If this were a more central category like “recipes” or “mysteries,” no doubt heads would have rolled at Houghton Mifflin that this title was not copyrighted into the Best American brand. (We will have moved from the sublime to the ridiculous if and when we see Best American Instruction Manuals or some such.) I can imagine someone saying, “Ah, it’s only poetry.” Crass business matters aside, former U.S. poet laureate Billy Collins (the Jerry Seinfield of poetry?) is at the helm of this year’s edition with 75 poems, many by poets of renown (a silly qualifier to be sure) and some by poets of which you and I have never heard.

Obviously a treat for the choir—and a pleasurable surprise awaiting the congregation.

» Read an excerpt from The Best American Poetry 2006

The Best American Comics 2006 edited by Harvey Pekar, series editor Anne Elizabeth Moore
The transmogrification of comics to graphic literature and thus serious art has taken place in less than a generation—it’s something I first noticed with the early issues of Francoise Mouly/Art Spiegeman’s by-now legendary RAW (of which there were 13 wonderful issues) and reified by Spiegelman’s special Pulitzer Prize for Maus. Most recently I have noted Todd Hignite’s In the Studio and Ivan Brunetti’s Anthology of Graphic Fiction, which confirms (at least to me) this aforementioned ascension. The Best American brand (which I mildly spoofed above) has added Best American Comics to its roster with this maiden voyage edited by comic master Harvey Pekar and with some well-known contributors, including Robert Crumb, Chris Ware, Kim Deitch, Jaime Hernandez, Alison Bechdel, Joe Sacco, Lynda Barry, and some (for lack of a better phrase) rising stars drawn from a diverse pool of resources.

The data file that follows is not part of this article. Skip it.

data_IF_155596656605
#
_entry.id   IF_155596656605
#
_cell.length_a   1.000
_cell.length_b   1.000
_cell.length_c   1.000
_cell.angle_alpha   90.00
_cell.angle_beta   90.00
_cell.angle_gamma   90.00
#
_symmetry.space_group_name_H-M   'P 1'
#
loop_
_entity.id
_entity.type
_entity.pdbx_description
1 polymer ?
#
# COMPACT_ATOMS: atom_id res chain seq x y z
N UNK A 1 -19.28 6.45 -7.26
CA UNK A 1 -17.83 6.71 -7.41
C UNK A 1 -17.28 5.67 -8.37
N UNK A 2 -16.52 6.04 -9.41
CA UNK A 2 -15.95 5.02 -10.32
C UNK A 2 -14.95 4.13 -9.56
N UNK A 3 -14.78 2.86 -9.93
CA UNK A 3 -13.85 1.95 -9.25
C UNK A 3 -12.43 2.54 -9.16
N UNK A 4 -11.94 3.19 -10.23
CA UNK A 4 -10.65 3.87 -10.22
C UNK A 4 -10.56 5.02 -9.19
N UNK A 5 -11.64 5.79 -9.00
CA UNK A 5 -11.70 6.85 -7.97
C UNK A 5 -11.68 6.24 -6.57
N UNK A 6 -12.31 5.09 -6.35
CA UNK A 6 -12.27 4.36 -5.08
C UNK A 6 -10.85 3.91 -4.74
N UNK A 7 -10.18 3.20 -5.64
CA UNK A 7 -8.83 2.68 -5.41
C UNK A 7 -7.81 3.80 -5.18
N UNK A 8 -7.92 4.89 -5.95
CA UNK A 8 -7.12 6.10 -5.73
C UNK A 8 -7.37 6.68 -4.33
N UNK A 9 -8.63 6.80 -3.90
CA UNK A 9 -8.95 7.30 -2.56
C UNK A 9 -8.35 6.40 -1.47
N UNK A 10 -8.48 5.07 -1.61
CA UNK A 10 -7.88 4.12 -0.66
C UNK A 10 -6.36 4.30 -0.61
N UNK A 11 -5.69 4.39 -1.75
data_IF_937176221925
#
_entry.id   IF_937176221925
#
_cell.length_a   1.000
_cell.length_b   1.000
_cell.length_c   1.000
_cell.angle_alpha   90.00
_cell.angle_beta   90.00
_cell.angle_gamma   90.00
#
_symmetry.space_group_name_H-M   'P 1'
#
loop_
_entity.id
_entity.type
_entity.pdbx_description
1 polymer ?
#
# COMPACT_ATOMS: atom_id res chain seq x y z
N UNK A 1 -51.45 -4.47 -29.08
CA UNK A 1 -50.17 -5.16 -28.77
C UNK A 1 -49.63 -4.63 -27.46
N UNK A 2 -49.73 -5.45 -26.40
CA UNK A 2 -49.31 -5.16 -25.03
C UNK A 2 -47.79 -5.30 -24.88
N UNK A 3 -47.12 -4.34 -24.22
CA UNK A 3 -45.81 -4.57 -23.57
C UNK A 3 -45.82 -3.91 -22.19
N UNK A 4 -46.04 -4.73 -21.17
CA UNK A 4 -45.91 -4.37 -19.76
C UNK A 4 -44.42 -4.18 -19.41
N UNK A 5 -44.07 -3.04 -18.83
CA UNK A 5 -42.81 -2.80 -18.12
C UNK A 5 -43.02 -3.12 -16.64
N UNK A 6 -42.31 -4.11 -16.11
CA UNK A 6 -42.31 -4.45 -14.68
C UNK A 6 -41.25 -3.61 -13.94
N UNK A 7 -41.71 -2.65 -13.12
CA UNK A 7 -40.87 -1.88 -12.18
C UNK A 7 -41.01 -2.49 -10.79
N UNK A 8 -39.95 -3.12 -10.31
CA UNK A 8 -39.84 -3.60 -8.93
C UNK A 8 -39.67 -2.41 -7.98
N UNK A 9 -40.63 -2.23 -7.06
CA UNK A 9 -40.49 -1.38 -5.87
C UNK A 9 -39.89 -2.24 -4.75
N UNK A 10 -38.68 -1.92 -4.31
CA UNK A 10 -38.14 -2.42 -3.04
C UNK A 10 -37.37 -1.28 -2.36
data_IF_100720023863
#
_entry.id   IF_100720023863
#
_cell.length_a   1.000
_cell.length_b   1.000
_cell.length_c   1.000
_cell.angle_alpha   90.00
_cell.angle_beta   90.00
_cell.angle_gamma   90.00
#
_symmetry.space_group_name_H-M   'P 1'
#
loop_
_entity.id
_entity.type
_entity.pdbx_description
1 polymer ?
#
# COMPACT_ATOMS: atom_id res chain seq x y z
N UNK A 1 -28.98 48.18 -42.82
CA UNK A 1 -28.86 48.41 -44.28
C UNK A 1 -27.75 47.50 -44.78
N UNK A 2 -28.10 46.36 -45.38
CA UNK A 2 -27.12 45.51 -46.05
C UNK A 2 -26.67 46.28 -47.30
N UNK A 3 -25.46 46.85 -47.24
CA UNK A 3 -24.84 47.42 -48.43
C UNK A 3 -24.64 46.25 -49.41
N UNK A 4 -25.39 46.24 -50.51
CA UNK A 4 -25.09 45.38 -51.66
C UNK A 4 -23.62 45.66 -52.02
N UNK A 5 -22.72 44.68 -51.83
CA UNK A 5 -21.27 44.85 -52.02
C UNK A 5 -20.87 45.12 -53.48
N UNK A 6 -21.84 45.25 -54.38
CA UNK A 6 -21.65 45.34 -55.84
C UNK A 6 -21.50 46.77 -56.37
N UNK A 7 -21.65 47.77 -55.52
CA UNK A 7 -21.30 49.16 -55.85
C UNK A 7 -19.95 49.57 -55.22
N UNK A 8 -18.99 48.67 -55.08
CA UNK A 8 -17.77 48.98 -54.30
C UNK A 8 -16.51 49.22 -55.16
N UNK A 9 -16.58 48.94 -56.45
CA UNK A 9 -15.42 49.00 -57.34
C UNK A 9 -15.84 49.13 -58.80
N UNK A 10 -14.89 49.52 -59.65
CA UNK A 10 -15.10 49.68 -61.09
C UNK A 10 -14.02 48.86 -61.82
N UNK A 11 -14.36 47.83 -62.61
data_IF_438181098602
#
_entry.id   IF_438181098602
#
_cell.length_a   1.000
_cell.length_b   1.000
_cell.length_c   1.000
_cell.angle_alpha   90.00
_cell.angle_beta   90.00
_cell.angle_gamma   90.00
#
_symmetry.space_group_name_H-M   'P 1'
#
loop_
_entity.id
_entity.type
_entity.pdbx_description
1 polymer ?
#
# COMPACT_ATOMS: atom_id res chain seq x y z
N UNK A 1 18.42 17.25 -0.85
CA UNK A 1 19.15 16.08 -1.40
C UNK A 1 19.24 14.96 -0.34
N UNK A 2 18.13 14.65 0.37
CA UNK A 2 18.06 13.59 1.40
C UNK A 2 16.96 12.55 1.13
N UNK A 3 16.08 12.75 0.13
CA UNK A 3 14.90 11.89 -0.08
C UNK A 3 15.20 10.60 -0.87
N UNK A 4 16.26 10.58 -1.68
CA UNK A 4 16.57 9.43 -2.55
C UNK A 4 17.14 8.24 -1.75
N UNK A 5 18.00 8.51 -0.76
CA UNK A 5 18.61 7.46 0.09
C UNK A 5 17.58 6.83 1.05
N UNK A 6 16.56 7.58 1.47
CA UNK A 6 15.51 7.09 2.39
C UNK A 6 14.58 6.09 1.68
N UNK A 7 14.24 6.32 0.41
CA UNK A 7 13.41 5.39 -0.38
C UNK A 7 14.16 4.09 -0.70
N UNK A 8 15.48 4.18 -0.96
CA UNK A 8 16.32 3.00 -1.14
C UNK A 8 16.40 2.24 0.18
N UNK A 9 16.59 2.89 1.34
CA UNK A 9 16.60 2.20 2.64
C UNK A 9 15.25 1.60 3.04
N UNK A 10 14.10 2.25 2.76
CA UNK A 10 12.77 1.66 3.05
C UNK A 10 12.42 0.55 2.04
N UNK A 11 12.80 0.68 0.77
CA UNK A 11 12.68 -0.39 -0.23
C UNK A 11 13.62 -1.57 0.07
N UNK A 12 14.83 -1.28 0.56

Can I say this falls into one of my favorite categories of books?

» Read an excerpt from The Best American Comics 2006

The Echo Maker by Richard Powers
As happens in nature, before the turn of the century three young novelists seemed poised to take up the reins of literary fiction from the old masters such as Mailer, Updike, and Irving (or at least so it seemed): David Foster Wallace (who even ventured a critical, ranky, and ungracious broadside on the matter), Jonathan Franzen, and Richard Powers. Two have gone on to notoriety and off-handed celebrity, leaving Richard Powers and his eight previous novels to dwell in the obscurity of being a “writer’s writer.” His new novel, The Echo Maker, which has already been nominated for a National Book Award and just yesterday got the so-called big review in the commercially relevant New York Times Book Review, may just be his breakthrough. That is, if we care about such things.